* Seamless logistics at events. When alumni approach your event site, are parking options clear? Do attendees have to search for the registration line? How are personal touches added to the experience? When I worked in alumni events, walking through the event experience from beginning to end with a few colleagues helped identify and resolve trouble spots ahead of time.
Beyond the day-to-day interactions, our organizations and staff need to be empowered to meet alumni expectations.
* Do we know what alumni expect? The ever-popular alumni attitude/perceptions survey is one way to gather this information. What programs and services are most requested? Beyond those specifics, what are alumni expectations of the organization as a whole? Take advantage of some of your most engaged stakeholders by seeking input from volunteers and board members. But remember, don’t ask for alumni input if you don’t intend to follow through on their feedback.
* Are our front-line staff members empowered to deliver quality customer service? Are support staff members empowered to quickly resolve complaints? Or do they need permission to issue refunds or make a special arrangement to win over a dissatisfied alumnus? Ritz Carlton set a gold standard in empowering front-line staff when management authorized every hotel employee to spend up to $2,000 per incident, without approval from their general manager, to not only resolve issues but create an outstanding guest experience. Zappos is well-known for their unorthodox methods of going far beyond expectations to make customers not just happy, but ecstatic.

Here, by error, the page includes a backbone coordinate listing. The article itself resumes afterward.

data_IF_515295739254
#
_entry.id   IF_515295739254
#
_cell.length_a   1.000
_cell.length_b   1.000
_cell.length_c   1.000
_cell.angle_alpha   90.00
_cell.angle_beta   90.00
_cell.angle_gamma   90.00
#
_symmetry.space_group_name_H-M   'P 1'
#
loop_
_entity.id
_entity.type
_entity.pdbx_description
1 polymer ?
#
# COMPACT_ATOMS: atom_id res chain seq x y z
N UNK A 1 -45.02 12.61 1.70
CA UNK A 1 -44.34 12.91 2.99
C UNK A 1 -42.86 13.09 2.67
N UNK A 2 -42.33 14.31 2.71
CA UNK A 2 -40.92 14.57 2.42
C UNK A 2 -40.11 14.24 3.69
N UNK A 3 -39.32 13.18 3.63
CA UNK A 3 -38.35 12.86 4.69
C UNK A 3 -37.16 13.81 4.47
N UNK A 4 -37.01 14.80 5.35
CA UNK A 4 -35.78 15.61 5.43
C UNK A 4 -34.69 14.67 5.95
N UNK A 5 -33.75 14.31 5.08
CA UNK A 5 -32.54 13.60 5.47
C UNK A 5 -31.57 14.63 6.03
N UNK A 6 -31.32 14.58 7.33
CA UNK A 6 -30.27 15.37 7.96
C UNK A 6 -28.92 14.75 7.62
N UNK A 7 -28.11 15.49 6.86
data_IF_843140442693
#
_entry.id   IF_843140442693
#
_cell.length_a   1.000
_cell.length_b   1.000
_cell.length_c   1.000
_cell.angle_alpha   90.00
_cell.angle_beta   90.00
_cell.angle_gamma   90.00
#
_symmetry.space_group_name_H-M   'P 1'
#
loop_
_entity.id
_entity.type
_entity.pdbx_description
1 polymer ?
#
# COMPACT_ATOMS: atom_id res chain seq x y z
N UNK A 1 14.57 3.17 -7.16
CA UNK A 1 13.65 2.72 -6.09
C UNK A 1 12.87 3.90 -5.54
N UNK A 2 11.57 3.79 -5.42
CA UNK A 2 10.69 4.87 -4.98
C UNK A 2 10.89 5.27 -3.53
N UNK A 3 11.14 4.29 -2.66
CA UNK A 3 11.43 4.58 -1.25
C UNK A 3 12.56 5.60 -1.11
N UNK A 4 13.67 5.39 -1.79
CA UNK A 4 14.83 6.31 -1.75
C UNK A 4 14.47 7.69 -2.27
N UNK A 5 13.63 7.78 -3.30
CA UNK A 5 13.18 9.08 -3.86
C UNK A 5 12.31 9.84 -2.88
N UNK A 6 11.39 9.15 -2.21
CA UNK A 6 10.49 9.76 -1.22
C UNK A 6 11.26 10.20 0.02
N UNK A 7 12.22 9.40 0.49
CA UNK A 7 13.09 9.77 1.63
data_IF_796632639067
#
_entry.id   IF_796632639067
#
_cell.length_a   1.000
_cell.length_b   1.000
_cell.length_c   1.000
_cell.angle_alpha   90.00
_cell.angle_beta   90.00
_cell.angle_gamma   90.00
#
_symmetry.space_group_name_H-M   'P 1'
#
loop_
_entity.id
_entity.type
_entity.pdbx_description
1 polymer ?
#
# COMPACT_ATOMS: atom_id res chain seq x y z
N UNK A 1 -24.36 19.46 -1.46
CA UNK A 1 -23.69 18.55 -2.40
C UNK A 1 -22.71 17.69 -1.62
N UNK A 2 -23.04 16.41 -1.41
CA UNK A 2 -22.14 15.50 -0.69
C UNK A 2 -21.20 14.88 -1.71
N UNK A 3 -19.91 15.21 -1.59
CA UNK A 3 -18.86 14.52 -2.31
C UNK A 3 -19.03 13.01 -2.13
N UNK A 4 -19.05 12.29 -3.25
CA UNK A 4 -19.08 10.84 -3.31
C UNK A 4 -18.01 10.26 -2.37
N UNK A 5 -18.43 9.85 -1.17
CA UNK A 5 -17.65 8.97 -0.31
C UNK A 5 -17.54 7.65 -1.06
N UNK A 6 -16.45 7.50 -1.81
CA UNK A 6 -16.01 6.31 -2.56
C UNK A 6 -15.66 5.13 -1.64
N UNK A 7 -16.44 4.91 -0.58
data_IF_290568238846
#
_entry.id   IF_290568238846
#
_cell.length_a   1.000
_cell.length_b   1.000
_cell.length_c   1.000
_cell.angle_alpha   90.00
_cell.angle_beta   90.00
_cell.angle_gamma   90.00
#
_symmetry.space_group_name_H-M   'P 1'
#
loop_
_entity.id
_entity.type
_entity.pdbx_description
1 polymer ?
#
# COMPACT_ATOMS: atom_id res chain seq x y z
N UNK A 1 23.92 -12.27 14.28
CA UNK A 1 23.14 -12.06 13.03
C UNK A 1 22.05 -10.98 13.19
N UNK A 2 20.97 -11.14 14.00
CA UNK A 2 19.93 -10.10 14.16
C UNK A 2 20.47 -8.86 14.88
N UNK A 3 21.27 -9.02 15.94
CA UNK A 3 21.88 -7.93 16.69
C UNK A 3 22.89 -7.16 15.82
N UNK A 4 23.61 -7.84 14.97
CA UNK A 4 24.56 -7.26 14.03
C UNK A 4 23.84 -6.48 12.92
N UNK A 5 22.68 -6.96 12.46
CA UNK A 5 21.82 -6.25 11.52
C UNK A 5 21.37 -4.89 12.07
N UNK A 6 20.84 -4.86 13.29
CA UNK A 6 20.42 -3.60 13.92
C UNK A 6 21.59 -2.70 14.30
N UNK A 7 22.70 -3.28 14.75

Lastly, the greatest opportunity to influence stellar customer service is through our organizational leadership. Alumni executives and directors can set the right tone of appreciation for and service to the alumni community in how they talk about the alumni body, and in particular, alumni volunteers. Further, recognizing the good efforts of program and support staff will reinforce and affirm the value of service. Staff respond as they are appreciated for their contribution to the culture of quality service to alumni that builds great brand affinity for the university.
As former Ritz Carlton CEO Simon Cooper noted, “If leadership doesn’t live the values that it requires of the organization, that is the swiftest way to undermine the culture. No culture sticks if it’s not lived at the highest levels of the organization.”
Jamie Hunte is a member of the alumni engagement practice at Bentz Whaley Flessner, where she helps colleges and universities build and grow strong alumni engagement programs. She is the founder and editor of the EngageAlumni blog, a source of news, ideas, and resources for alumni programs.